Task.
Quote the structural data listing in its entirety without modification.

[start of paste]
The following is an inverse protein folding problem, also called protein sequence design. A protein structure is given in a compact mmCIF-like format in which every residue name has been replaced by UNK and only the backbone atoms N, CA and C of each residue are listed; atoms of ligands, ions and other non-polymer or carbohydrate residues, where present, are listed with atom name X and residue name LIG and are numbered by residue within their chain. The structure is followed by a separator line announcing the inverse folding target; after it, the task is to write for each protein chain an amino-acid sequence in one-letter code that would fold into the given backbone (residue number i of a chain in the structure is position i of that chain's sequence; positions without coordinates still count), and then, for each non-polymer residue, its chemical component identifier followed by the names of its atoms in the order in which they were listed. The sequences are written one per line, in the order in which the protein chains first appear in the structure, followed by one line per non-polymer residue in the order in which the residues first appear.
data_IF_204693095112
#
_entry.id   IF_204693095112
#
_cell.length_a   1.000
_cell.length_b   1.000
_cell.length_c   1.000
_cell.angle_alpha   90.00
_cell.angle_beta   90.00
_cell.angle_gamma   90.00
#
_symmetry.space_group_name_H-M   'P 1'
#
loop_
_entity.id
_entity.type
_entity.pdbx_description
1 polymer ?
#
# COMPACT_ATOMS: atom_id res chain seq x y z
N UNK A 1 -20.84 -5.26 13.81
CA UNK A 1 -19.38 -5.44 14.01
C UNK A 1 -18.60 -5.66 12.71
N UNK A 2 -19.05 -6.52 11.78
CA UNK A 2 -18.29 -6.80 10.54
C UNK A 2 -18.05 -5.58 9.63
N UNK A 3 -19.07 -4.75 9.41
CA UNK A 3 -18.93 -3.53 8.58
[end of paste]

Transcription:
The following is an inverse protein folding problem, also called protein sequence design. A protein structure is given in a compact mmCIF-like format in which every residue name has been replaced by UNK and only the backbone atoms N, CA and C of each residue are listed; atoms of ligands, ions and other non-polymer or carbohydrate residues, where present, are listed with atom name X and residue name LIG and are numbered by residue within their chain. The structure is followed by a separator line announcing the inverse folding target; after it, the task is to write for each protein chain an amino-acid sequence in one-letter code that would fold into the given backbone (residue number i of a chain in the structure is position i of that chain's sequence; positions without coordinates still count), and then, for each non-polymer residue, its chemical component identifier followed by the names of its atoms in the order in which they were listed. The sequences are written one per line, in the order in which the protein chains first appear in the structure, followed by one line per non-polymer residue in the order in which the residues first appear.
data_IF_204693095112
#
_entry.id   IF_204693095112
#
_cell.length_a   1.000
_cell.length_b   1.000
_cell.length_c   1.000
_cell.angle_alpha   90.00
_cell.angle_beta   90.00
_cell.angle_gamma   90.00
#
_symmetry.space_group_name_H-M   'P 1'
#
loop_
_entity.id
_entity.type
_entity.pdbx_description
1 polymer ?
#
# COMPACT_ATOMS: atom_id res chain seq x y z
N UNK A 1 -20.84 -5.26 13.81
CA UNK A 1 -19.38 -5.44 14.01
C UNK A 1 -18.60 -5.66 12.71
N UNK A 2 -19.05 -6.52 11.78
CA UNK A 2 -18.29 -6.80 10.54
C UNK A 2 -18.05 -5.58 9.63
N UNK A 3 -19.07 -4.75 9.41
CA UNK A 3 -18.93 -3.53 8.58